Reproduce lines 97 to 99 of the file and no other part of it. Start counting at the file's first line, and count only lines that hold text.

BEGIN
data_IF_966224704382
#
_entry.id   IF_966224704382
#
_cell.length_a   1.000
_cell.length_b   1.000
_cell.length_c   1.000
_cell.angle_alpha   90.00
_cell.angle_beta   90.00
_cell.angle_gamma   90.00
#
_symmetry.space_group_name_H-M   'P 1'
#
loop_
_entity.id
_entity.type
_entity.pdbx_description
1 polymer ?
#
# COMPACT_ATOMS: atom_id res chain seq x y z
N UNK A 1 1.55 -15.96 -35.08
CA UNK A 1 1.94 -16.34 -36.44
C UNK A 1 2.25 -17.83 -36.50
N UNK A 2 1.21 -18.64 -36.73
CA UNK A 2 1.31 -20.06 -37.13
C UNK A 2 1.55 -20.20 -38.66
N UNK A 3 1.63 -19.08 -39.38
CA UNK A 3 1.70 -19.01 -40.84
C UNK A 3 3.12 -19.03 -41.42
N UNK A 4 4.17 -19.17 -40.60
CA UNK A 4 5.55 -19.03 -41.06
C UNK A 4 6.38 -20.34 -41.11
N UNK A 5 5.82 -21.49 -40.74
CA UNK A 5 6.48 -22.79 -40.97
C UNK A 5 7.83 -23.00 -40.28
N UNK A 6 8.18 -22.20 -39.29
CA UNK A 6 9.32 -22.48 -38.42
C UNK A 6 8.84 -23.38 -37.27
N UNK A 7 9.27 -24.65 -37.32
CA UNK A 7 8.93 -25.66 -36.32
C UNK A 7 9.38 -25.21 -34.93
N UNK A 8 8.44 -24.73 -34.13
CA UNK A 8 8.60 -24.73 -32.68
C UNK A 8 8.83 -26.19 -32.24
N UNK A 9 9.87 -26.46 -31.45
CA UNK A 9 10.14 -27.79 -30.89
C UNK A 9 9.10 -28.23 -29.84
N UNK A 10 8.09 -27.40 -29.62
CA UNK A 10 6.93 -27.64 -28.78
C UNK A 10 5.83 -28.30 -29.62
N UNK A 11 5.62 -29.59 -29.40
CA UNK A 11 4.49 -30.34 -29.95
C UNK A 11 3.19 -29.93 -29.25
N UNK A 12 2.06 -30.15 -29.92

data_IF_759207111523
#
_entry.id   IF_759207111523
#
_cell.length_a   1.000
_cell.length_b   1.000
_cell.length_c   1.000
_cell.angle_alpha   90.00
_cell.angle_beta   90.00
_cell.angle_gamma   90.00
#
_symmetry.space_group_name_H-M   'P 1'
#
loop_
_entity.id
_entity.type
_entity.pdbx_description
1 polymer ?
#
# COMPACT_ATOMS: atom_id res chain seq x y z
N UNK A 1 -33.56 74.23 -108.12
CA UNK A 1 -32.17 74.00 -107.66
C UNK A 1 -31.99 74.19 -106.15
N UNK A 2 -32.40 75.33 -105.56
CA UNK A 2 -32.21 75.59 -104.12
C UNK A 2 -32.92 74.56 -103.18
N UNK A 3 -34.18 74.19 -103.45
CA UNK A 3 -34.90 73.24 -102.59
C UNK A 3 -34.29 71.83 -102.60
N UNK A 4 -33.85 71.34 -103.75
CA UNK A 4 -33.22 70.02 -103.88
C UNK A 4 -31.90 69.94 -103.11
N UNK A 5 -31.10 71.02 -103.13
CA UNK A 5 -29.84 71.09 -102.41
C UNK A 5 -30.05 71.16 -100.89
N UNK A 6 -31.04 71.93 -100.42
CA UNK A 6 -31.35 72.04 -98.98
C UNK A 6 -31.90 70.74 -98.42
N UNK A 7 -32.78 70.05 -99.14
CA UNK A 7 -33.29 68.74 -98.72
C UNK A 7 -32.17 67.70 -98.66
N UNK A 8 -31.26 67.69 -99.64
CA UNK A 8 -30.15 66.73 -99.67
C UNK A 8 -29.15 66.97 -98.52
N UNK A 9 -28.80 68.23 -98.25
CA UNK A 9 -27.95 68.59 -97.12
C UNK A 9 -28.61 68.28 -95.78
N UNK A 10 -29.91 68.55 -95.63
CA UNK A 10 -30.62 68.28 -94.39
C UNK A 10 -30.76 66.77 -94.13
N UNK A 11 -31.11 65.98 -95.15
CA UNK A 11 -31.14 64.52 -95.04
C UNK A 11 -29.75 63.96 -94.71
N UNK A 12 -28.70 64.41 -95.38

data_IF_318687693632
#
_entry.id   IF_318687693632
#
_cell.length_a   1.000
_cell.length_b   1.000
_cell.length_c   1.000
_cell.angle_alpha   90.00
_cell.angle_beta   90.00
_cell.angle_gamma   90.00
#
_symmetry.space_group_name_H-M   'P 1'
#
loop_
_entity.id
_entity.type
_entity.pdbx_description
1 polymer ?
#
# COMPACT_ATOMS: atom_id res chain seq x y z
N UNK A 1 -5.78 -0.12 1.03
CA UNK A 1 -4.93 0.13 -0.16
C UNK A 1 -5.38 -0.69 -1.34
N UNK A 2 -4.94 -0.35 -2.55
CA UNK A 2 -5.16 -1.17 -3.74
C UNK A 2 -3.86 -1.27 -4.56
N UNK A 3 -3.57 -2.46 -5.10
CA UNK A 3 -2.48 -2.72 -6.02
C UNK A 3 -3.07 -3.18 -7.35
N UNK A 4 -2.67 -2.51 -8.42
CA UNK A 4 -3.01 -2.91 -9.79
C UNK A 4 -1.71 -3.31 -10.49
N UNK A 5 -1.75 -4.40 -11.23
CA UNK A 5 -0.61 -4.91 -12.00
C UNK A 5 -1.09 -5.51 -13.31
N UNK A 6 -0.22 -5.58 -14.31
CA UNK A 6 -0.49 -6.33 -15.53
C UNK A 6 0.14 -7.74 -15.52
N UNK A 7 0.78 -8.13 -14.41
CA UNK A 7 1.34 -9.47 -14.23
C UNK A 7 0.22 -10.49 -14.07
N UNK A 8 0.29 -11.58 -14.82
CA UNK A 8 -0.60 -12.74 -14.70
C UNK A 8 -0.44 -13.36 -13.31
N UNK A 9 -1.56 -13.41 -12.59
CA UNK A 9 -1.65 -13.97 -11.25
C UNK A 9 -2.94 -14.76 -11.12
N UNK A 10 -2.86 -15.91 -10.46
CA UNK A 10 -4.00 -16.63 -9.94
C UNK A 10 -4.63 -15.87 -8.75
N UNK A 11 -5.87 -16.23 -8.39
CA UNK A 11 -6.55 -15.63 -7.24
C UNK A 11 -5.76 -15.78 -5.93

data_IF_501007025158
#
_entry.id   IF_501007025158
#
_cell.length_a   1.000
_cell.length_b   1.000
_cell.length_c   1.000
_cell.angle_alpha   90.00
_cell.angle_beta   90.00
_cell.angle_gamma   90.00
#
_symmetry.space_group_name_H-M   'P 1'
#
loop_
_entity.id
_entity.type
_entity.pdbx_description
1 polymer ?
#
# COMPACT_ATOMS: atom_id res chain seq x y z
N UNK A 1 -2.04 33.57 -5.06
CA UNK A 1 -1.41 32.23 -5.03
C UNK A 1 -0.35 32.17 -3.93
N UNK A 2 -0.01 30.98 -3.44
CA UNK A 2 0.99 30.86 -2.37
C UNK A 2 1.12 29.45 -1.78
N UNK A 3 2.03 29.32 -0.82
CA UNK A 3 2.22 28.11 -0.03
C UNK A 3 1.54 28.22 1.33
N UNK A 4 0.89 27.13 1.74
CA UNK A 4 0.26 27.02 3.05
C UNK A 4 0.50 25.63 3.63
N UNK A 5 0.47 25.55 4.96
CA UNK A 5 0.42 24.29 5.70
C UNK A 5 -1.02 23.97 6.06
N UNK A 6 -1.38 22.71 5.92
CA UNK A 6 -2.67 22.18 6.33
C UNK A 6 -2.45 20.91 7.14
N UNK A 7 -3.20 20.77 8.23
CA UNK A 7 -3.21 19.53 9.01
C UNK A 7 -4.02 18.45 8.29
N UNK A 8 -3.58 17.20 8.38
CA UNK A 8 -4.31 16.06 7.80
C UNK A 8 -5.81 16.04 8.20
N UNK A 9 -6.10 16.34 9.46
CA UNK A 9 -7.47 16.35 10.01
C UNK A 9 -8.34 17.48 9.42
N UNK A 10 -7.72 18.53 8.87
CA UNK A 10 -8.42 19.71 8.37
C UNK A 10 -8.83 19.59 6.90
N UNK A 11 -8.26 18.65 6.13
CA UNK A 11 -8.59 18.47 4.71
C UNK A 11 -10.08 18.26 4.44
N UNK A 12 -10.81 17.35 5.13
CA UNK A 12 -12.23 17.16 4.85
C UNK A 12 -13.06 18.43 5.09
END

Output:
CA UNK A 8 -30.15 66.73 -99.67
C UNK A 8 -29.15 66.97 -98.52
N UNK A 9 -28.80 68.23 -98.25